US Vice President Kamala Harris arrived in Guatemala Sunday, bringing a message of “hope” to a region hammered by Covid-19 and which is the source of most of the undocumented migrants seeking entry to the United States.
Harris, who will also visit Mexico, is making her first journey abroad as President Joe Biden’s deputy with an eye toward tackling the root causes of migration from the region — one of the thorniest issues facing the White House.
She landed at an air force base outside Guatemala City on Sunday evening, where she was greeted by Foreign Minister Pedro Brolo and US Ambassador William Popp.
Harris will meet with President Alejandro Giammattei on Monday before leaving to meet with Mexican President Andres Manuel Lopez Obrador on Tuesday.
“I am certain that it will be a successful visit and that we will continue to strengthen bilateral relations for the benefit of our peoples,” Giammattei tweeted as he extended a “most cordial welcome” to Harris.
Harris also has plans to meet with community, labor and business leaders during the trip, according to her team.
Her exit from Washington was briefly delayed when her plane was forced to turn around soon after take-off due to a technical problem, and she had to take a different plane.
Harris said she hopes to have “very frank and honest discussions” with the two leaders about corruption, crime and violence.
Giammattei, speaking to CBS ahead of the visit, seemed to agree, saying Harris “doesn’t hold back, which is good. She is frank.”
Detentions of undocumented travelers along the US-Mexico border, including unaccompanied minors, hit a 15-year high in April. Nearly 180,000 people were intercepted — more than 80 percent of them coming from Mexico or the so-called Northern Triangle of Guatemala, Honduras and El Salvador.
“We have to give people a sense of hope … that if they stay, things will get better,” Harris has previously said, after Biden tasked her with leading diplomatic efforts on the issue in March.
Vaccines, TPS, Title 42
Donation of coronavirus vaccines by the United States to the region is also expected to be up for discussion.
Harris already addressed the subject over the phone with Giammattei and Lopez Obrador on Thursday, just before Biden announced the shipment of a first batch of six million doses to be distributed in Central America and the Caribbean through the global Covax program, plus others to be sent directly from Washington to partner countries such as Mexico.
For security and democracy expert Rebecca Bill Chavez, “a real commitment” on the number of doses destined for the Northern Triangle would be “one very positive outcome” of Harris’s trip.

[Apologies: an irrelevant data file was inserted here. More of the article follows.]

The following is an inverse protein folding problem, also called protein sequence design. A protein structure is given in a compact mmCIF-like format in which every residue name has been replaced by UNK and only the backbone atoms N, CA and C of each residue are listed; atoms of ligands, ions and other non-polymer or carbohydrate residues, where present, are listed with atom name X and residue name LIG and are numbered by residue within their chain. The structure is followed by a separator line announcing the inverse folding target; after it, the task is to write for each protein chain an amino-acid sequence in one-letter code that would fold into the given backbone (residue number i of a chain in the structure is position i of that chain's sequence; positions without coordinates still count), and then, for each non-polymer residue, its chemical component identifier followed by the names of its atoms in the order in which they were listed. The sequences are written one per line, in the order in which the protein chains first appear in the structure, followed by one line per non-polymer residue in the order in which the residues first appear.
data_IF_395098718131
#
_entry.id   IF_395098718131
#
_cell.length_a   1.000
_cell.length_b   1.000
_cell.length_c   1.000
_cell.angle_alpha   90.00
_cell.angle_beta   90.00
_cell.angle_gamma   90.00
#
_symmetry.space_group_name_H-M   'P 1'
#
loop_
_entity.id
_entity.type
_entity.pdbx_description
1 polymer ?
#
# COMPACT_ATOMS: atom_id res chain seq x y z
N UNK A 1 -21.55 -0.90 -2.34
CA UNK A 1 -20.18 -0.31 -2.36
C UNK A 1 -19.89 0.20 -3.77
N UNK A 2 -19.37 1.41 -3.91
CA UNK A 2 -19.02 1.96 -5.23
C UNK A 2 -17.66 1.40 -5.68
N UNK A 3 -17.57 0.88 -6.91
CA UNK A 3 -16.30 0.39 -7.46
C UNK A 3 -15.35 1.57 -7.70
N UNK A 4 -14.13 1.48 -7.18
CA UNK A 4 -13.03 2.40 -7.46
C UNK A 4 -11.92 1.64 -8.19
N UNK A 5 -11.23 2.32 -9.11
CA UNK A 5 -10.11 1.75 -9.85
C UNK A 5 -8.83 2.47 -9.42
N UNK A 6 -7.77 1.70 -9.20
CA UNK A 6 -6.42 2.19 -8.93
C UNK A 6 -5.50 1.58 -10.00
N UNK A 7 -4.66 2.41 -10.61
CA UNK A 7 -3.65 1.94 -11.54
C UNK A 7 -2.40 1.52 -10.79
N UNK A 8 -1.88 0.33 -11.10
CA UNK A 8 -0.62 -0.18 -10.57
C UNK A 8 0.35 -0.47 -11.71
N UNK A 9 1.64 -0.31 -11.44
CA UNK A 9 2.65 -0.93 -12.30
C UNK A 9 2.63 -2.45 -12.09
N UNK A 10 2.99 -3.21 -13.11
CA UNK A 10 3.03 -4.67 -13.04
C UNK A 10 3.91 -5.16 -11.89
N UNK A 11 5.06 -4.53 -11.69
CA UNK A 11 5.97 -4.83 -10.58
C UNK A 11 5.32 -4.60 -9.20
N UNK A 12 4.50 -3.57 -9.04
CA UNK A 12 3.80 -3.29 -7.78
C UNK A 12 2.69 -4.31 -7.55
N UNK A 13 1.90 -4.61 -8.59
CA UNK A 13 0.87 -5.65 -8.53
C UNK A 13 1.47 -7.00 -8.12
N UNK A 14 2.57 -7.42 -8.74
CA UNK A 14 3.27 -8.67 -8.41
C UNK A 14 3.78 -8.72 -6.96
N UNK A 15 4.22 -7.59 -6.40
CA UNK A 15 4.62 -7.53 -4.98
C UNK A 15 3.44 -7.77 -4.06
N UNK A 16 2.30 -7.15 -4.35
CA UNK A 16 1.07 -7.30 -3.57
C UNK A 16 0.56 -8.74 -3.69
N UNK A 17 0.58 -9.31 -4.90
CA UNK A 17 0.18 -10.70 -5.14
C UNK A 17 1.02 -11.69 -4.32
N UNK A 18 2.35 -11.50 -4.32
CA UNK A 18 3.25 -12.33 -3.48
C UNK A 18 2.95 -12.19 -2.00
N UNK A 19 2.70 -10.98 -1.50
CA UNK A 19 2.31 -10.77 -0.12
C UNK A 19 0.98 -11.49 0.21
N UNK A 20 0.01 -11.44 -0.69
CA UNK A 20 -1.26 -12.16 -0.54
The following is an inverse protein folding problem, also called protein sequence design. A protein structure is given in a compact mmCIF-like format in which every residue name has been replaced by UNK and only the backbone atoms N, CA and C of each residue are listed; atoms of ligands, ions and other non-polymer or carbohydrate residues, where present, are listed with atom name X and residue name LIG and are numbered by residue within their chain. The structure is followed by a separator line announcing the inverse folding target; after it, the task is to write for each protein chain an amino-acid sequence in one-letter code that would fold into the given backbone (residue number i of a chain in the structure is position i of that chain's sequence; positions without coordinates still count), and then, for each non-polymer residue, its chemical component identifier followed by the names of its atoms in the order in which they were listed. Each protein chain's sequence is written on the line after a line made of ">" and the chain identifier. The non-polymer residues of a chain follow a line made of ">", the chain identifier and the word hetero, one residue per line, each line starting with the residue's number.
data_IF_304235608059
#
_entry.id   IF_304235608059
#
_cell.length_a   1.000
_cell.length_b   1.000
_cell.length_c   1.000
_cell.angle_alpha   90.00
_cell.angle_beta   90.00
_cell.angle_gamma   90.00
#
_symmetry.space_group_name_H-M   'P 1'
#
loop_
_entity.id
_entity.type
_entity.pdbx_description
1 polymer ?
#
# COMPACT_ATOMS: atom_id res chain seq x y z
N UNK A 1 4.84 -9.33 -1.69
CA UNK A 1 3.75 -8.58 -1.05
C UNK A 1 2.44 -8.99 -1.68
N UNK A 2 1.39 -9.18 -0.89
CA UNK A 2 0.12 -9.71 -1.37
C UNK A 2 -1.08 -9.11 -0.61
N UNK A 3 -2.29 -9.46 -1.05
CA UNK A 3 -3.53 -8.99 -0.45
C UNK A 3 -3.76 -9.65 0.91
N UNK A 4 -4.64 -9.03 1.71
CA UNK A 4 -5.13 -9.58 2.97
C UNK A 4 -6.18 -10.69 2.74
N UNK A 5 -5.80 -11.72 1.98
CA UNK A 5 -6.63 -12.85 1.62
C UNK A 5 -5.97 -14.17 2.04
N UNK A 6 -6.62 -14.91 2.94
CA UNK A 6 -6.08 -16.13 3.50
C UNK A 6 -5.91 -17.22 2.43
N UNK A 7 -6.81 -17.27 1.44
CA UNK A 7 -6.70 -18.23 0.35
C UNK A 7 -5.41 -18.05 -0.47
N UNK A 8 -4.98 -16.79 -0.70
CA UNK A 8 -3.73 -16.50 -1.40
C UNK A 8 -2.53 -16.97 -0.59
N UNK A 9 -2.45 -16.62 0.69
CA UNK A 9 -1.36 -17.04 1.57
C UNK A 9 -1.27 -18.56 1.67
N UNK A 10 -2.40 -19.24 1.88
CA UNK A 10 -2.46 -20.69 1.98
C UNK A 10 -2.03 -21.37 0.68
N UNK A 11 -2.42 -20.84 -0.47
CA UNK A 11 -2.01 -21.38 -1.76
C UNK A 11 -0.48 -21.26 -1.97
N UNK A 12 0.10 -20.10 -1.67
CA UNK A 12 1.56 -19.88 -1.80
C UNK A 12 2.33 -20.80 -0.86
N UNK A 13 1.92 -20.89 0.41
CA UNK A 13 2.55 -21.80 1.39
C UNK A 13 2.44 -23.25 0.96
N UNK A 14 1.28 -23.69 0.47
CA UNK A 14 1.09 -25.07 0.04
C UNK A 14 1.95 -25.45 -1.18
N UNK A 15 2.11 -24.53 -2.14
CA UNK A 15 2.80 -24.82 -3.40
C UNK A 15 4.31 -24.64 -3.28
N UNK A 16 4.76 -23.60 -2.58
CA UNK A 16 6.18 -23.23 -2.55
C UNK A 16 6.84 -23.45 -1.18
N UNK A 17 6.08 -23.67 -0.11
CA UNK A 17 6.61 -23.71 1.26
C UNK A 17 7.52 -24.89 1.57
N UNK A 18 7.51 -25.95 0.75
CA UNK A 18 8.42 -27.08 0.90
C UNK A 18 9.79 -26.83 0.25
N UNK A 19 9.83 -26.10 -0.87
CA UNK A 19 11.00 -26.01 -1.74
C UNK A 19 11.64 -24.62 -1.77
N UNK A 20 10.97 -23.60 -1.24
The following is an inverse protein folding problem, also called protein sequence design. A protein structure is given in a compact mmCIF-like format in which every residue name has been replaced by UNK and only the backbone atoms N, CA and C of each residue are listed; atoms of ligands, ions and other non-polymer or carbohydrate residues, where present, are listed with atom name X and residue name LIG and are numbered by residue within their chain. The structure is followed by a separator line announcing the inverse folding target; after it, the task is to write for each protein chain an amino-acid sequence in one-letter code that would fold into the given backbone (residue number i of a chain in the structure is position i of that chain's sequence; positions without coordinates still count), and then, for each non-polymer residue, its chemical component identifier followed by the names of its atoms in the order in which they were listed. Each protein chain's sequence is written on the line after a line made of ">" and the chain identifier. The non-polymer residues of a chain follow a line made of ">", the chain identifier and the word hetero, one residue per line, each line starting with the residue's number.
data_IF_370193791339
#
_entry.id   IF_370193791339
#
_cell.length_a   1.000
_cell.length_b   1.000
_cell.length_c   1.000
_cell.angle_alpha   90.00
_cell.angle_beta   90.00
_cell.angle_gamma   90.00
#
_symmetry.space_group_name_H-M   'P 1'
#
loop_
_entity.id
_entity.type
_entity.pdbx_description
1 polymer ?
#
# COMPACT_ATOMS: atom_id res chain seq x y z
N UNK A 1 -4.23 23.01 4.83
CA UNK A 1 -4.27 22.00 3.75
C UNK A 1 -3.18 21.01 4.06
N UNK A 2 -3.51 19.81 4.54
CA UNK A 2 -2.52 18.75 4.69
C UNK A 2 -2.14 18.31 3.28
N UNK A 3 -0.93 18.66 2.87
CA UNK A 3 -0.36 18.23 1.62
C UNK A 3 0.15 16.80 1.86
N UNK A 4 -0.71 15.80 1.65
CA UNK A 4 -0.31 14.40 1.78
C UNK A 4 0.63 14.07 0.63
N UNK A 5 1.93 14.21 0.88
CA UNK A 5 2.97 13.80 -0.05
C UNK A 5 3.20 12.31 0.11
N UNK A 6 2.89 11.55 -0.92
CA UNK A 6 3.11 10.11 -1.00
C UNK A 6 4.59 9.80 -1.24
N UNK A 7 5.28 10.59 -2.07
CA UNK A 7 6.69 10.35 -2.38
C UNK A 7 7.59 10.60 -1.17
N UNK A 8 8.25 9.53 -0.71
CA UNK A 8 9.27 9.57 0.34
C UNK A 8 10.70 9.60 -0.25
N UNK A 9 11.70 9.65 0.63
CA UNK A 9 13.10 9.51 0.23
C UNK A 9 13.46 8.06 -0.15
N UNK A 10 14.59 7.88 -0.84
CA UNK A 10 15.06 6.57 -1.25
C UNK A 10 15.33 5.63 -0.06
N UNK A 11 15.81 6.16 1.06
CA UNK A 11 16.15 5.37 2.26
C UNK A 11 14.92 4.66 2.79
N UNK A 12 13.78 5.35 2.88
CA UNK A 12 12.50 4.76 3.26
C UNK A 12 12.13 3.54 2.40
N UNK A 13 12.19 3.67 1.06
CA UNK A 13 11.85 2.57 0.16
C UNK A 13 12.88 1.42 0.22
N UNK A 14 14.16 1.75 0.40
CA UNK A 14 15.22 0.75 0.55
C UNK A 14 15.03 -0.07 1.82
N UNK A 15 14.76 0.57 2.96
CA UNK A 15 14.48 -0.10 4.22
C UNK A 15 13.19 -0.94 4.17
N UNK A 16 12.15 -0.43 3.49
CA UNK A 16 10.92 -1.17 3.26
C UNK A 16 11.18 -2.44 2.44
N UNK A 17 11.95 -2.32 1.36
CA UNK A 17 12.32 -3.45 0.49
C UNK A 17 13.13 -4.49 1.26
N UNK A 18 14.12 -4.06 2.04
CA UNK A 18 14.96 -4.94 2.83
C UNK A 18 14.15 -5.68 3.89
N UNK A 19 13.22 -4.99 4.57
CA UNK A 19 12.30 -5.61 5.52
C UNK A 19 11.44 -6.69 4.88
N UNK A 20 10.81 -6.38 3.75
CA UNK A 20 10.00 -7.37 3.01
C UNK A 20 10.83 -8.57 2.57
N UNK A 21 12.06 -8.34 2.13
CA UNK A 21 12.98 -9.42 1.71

Another potential topic is the possibility of granting Temporary Protected Status (TPS) to Guatemalans living in the United States, allowing them to work legally.
And there could be talk in Mexico of ending “Title 42,” a Trump-era coronavirus policy allowing the immediate deportation of undocumented migrants — even those who arrive seeking asylum.
‘A lot tougher’
The vice president’s trip to Central America is part of the Biden administration’s promise of a more humane immigration policy — in contrast to the hardline approach taken by his predecessor Donald Trump.
But Harris faces challenges even more complicated than the ones Biden dealt with as Barack Obama’s vice president, when he was charged with handling the same matter.
“The conditions have deteriorated dramatically since 2014,” said Michael Shifter, president of the Inter-American Dialogue think tank, referring to a worsening economic situation and increasing violence, both exacerbated by the pandemic.
Harris’s work is “a lot tougher,” Shifter said, “because the (country) partners are far more problematic.”
The relationship between Washington and San Salvador has been tense since the Salvadoran Legislative Assembly, led by the ruling party, fired judges and the attorney general on May 1, and after the US labeled members of President Nayib Bukele’s government corrupt.
And Honduran President Juan Orlando Hernandez was implicated in cocaine trafficking in a New York court earlier this year.
A group of 18 US Democratic senators wrote a letter to Harris ahead of her trip.
“Ensuring stability in Central America directly supports the national interests of the United States,” said the group, led by Foreign Relations Committee head Bob Menendez.
The Republican opposition on the other hand has accused Biden of creating a “crisis” on the country’s southern border by failing to rein in immigration.
Congress must still decide whether to approve the $861 million Biden has asked for next year as part of his $4 billion plan to take on the issue of undocumented immigration.